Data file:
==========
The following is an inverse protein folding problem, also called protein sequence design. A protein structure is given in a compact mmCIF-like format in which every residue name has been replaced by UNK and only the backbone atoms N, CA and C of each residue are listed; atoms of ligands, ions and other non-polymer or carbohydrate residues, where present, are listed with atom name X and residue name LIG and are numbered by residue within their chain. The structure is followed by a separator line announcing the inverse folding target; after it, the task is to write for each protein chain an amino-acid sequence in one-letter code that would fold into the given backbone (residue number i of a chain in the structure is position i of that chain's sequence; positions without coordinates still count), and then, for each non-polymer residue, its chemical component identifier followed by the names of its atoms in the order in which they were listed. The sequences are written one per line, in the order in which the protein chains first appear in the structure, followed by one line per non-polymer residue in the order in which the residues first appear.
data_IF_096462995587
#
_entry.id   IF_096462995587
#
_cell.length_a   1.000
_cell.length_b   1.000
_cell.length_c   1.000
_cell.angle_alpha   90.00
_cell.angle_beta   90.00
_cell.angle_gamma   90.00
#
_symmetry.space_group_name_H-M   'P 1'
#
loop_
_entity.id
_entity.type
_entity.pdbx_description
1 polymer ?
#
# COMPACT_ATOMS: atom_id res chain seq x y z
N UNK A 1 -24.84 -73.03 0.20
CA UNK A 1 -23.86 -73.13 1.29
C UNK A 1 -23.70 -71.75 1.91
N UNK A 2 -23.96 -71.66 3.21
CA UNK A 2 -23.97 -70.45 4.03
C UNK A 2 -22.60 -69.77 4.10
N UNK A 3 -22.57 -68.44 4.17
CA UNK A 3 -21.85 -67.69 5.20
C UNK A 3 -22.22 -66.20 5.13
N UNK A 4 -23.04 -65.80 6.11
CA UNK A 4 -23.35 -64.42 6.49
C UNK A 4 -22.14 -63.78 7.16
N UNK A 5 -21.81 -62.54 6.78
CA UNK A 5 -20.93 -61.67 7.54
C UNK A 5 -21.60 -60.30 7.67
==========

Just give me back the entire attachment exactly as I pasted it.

The following is an inverse protein folding problem, also called protein sequence design. A protein structure is given in a compact mmCIF-like format in which every residue name has been replaced by UNK and only the backbone atoms N, CA and C of each residue are listed; atoms of ligands, ions and other non-polymer or carbohydrate residues, where present, are listed with atom name X and residue name LIG and are numbered by residue within their chain. The structure is followed by a separator line announcing the inverse folding target; after it, the task is to write for each protein chain an amino-acid sequence in one-letter code that would fold into the given backbone (residue number i of a chain in the structure is position i of that chain's sequence; positions without coordinates still count), and then, for each non-polymer residue, its chemical component identifier followed by the names of its atoms in the order in which they were listed. The sequences are written one per line, in the order in which the protein chains first appear in the structure, followed by one line per non-polymer residue in the order in which the residues first appear.
data_IF_096462995587
#
_entry.id   IF_096462995587
#
_cell.length_a   1.000
_cell.length_b   1.000
_cell.length_c   1.000
_cell.angle_alpha   90.00
_cell.angle_beta   90.00
_cell.angle_gamma   90.00
#
_symmetry.space_group_name_H-M   'P 1'
#
loop_
_entity.id
_entity.type
_entity.pdbx_description
1 polymer ?
#
# COMPACT_ATOMS: atom_id res chain seq x y z
N UNK A 1 -24.84 -73.03 0.20
CA UNK A 1 -23.86 -73.13 1.29
C UNK A 1 -23.70 -71.75 1.91
N UNK A 2 -23.96 -71.66 3.21
CA UNK A 2 -23.97 -70.45 4.03
C UNK A 2 -22.60 -69.77 4.10
N UNK A 3 -22.57 -68.44 4.17
CA UNK A 3 -21.85 -67.69 5.20
C UNK A 3 -22.22 -66.20 5.13
N UNK A 4 -23.04 -65.80 6.11
CA UNK A 4 -23.35 -64.42 6.49
C UNK A 4 -22.14 -63.78 7.16
N UNK A 5 -21.81 -62.54 6.78
CA UNK A 5 -20.93 -61.67 7.54
C UNK A 5 -21.60 -60.30 7.67